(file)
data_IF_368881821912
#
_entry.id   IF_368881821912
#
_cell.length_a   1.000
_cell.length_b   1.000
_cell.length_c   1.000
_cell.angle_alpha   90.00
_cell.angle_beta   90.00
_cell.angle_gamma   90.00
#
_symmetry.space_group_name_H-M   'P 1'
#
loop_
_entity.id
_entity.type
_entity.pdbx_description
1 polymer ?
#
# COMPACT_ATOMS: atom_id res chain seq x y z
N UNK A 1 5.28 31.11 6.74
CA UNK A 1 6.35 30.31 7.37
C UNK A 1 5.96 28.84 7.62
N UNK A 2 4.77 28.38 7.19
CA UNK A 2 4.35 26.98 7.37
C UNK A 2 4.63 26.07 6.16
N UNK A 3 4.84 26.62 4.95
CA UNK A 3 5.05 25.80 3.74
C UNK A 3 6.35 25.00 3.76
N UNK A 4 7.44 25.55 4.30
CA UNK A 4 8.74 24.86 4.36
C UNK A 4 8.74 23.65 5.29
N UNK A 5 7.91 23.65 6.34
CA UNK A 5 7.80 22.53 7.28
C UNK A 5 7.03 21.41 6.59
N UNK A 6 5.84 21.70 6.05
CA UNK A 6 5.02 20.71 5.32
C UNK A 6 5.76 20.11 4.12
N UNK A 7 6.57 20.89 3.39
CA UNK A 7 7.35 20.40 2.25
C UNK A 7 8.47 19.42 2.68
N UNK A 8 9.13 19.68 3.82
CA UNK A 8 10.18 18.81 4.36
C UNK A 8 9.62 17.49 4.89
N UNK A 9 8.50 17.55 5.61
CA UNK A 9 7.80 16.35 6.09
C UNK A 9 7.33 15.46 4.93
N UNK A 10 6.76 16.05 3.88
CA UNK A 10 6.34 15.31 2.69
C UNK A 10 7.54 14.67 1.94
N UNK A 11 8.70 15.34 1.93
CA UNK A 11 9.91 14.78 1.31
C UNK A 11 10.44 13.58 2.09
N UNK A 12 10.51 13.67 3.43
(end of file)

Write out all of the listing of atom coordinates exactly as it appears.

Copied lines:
data_IF_368881821912
#
_entry.id   IF_368881821912
#
_cell.length_a   1.000
_cell.length_b   1.000
_cell.length_c   1.000
_cell.angle_alpha   90.00
_cell.angle_beta   90.00
_cell.angle_gamma   90.00
#
_symmetry.space_group_name_H-M   'P 1'
#
loop_
_entity.id
_entity.type
_entity.pdbx_description
1 polymer ?
#
# COMPACT_ATOMS: atom_id res chain seq x y z
N UNK A 1 5.28 31.11 6.74
CA UNK A 1 6.35 30.31 7.37
C UNK A 1 5.96 28.84 7.62
N UNK A 2 4.77 28.38 7.19
CA UNK A 2 4.35 26.98 7.37
C UNK A 2 4.63 26.07 6.16
N UNK A 3 4.84 26.62 4.95
CA UNK A 3 5.05 25.80 3.74
C UNK A 3 6.35 25.00 3.76
N UNK A 4 7.44 25.55 4.30
CA UNK A 4 8.74 24.86 4.36
C UNK A 4 8.74 23.65 5.29
N UNK A 5 7.91 23.65 6.34
CA UNK A 5 7.80 22.53 7.28
C UNK A 5 7.03 21.41 6.59
N UNK A 6 5.84 21.70 6.05
CA UNK A 6 5.02 20.71 5.32
C UNK A 6 5.76 20.11 4.12
N UNK A 7 6.57 20.89 3.39
CA UNK A 7 7.35 20.40 2.25
C UNK A 7 8.47 19.42 2.68
N UNK A 8 9.13 19.68 3.82
CA UNK A 8 10.18 18.81 4.36
C UNK A 8 9.62 17.49 4.89
N UNK A 9 8.50 17.55 5.61
CA UNK A 9 7.80 16.35 6.09
C UNK A 9 7.33 15.46 4.93
N UNK A 10 6.76 16.05 3.88
CA UNK A 10 6.34 15.31 2.69
C UNK A 10 7.54 14.67 1.94
N UNK A 11 8.70 15.34 1.93
CA UNK A 11 9.91 14.78 1.31
C UNK A 11 10.44 13.58 2.09
N UNK A 12 10.51 13.67 3.43